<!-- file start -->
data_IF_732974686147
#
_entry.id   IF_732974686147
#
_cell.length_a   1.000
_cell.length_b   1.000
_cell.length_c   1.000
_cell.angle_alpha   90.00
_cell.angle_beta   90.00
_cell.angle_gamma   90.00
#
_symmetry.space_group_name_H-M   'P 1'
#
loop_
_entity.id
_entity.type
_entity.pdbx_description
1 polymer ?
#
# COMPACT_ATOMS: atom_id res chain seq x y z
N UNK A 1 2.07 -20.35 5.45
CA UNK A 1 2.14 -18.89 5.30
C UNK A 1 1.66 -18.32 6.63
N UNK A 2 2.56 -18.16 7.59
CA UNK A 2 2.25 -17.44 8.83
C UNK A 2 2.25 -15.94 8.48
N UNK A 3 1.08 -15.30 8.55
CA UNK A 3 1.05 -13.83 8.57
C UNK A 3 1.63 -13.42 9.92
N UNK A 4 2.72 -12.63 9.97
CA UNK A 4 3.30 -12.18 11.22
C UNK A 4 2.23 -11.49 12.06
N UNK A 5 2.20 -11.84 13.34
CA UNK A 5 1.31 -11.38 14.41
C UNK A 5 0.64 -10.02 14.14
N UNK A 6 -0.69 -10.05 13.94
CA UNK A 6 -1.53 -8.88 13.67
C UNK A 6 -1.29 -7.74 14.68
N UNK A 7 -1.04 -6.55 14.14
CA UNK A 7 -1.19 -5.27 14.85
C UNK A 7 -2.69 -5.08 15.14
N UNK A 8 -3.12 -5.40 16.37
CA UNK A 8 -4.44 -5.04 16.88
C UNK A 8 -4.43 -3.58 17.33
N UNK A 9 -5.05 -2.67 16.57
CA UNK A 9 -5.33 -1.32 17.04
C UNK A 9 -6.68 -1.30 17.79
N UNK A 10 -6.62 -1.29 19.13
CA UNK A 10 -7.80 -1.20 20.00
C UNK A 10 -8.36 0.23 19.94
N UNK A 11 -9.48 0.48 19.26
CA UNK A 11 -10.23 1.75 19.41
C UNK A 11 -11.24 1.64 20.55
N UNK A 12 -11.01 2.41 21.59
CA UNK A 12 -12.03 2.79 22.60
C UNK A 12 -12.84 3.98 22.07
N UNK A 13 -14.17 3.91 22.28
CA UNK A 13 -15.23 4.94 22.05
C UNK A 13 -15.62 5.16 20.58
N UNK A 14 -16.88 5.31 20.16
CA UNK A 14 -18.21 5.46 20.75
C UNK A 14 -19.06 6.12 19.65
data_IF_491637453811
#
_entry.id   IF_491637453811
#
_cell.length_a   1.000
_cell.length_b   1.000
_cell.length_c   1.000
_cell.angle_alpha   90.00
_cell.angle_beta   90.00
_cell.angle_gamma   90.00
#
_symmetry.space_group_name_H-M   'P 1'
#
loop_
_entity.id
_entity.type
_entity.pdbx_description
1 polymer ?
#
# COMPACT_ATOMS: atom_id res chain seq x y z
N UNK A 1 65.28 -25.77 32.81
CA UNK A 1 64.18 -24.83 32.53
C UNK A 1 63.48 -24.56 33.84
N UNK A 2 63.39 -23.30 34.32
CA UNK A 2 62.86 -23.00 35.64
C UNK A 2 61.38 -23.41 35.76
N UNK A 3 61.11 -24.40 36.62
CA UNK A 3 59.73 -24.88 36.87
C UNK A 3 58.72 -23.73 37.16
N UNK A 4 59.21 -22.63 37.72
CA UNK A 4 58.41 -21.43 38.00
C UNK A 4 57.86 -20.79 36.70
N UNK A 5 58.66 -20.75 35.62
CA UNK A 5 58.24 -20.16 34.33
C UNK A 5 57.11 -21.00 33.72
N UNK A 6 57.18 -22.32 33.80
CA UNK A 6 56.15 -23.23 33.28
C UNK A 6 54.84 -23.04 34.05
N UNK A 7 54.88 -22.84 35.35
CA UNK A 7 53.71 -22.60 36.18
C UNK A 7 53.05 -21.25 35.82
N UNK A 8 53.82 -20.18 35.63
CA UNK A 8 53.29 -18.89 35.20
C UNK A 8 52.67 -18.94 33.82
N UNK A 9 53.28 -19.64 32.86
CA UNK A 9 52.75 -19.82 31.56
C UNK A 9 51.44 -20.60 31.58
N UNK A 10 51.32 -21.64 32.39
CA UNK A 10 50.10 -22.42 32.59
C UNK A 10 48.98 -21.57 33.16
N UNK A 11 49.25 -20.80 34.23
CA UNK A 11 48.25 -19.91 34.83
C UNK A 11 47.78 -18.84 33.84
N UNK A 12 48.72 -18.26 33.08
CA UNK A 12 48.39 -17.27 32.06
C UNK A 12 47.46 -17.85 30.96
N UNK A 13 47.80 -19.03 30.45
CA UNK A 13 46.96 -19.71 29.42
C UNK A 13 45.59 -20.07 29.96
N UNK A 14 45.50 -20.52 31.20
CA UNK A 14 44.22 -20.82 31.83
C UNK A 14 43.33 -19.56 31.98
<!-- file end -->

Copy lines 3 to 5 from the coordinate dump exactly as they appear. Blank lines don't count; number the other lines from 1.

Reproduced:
_entry.id   IF_732974686147
#
_cell.length_a   1.000